On most farms this means a grain storage facility which combines well designed storage buildings with an integral or mobile drying system combined with an aeration system to safeguard the crop during a period of in situ storage.

Wealden AM has designed and built grain stores such as this in the South East for over 23 years (Wealden AM’s Bob Kendall has over 40 years experience in grain storage systems).

Experience and technical considerations are the key says Bob, “it is crucial to consider all aspects of a building for grain storage – not just putting up a building and filling it with grain!”

Of course the value of your crop varies from year to year but a design and quality of the building must be built with longevity and flexibility in to its woven design.

What are the key considerations to be considered when building a grain store?

Many of the essential elements don’t change.

The siting

Often this is predetermined by access and the existing buildings on the farm, but consideration in particular must be given to the need to extend the facility over time.

The size of the building

Farmers have found out over the last two to three years that crop “carry-over” from one year to the next (due to market constrains) is a key consideration to maximise profitability – so, if the building can be made bigger then do so.

But don’t say “this store will never be extended,” – because more than 50% of storage buildings are extended eventually!

The flexibility of storage considerations

The “three crop rule” has meant that partitioning of grain storage buildings has been a must in order to cater for the various crops being grown. Even without these constraints value can be added to a crop with the built-in flexibility of divisions in the store for various parcels of grain.

Access to the building

Of course this is often not a choice that can be made on sites with access already being a constraint, but with careful consideration apron areas in particular can be improved.

It is often worth just marking out a building footprint and bringing the tractors and then trailers in to play, and seeing on the ground if the proposed siting of the building – size and number of doors and size and scope of the apron actually works – best done before building work starts!

Services to the building

Most grain stores need a power upgrade (depending on the drying system to be used). This needs early considerations as the power providers will need time if a line upgrade or reinforcement is needed – it can take months! Be prepared.

Drying and conditioning systems

The drying and/or ventilation system to be used in conjunction with the building can be summarised like this:

The range of options, are an in situ dryer, a mobile dryer or drive-over drying floor.

Of course the decision is made on cost and throughput of grain as to the viability of each.

If a mobile dryer is the choice, then a key consideration is the correct siting of the machine and designing a suitable cover for it. This is often forgotten in the planning stage. A mobile dryer is what it says, but it still needs covering, and this can be incorporated in the initial building design.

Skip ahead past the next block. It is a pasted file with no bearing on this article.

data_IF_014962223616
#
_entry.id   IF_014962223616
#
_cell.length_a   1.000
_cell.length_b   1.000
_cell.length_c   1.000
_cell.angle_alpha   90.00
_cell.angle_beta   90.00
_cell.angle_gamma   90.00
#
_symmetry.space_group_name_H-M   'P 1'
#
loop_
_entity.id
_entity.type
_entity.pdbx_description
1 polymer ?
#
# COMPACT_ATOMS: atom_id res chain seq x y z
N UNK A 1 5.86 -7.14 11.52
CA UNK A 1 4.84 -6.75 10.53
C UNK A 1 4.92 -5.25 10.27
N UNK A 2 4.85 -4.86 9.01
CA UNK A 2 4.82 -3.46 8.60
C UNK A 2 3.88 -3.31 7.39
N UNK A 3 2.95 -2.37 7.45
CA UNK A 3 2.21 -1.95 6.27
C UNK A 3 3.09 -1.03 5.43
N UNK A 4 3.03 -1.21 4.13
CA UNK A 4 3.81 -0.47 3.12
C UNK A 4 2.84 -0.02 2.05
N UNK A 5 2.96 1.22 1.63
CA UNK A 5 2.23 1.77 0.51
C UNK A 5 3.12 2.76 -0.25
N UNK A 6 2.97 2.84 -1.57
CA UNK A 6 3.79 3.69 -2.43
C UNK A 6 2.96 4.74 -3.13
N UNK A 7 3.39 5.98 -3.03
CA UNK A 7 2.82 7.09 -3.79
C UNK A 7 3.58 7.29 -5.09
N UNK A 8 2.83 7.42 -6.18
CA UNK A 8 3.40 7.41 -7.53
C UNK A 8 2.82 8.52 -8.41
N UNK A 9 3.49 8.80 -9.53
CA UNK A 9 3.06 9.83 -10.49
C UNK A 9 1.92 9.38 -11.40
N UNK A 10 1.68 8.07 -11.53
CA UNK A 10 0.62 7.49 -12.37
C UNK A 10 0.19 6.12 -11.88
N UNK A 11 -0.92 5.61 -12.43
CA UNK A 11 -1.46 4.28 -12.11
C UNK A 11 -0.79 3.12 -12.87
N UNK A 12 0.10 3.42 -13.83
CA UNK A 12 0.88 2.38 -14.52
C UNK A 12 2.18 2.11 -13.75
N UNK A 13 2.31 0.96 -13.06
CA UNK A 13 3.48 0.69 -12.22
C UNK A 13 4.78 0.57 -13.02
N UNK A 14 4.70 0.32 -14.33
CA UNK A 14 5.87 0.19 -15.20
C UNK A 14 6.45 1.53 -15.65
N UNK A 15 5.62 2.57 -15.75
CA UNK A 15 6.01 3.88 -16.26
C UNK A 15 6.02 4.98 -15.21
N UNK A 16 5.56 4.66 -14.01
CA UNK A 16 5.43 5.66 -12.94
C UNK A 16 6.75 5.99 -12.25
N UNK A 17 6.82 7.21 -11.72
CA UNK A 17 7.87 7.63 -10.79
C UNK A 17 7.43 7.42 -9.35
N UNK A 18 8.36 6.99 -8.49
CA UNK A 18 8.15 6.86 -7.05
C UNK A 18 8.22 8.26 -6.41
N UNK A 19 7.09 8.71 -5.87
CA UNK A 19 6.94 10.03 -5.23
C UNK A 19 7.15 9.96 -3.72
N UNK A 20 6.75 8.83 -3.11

Quality of design and build

The store being built needs to be designed with likely loadings taken into consideration from the start.

Put simply, what is the most tonnage of crop that can be loaded into a store?

So often a building designed for “level-fill” storage ends up being surcharged.

It is vital that the steelwork and supporting walls are designed to take this additional loading.

“Designed with something to spare” is a good phrase which sums up this key element.

Grain stores have had back walls fail (this is likely to happen in this area of a building first, as the grain buckets are pushing against this wall of a building most of all).

Doors sizes
This is probably one of the key elements. As tractor’s pushers and buckets get ever larger – then so must the doors.

The complete package?

The integration of all the elements listed above means that it is always better to have the whole package at least designed by one company to make sure everything fits and works together effectively.

Wealden AM have worked together over many years with Simon Kenny of Rural Partners Limited. Their specialism is in the preparation and submission of planning applications also the detailed design of the crucial details of grain storage building and their associated facilities.

“Detail is crucial,” says Simon Kenny, “spending as much time as possible on the details is always time well spent. The number of drawings I do on a scheme is always two or three and sometimes the variations are considerably more!”
“Why rush something that is going to last decades?”

Wealden AM have the knowledge and experience to design building equipment and groundworks and electrical packages in Kent and Sussex.

This can involve grain stores varying in capacity from a few hundred tonnes – to tens of thousands of tonnes.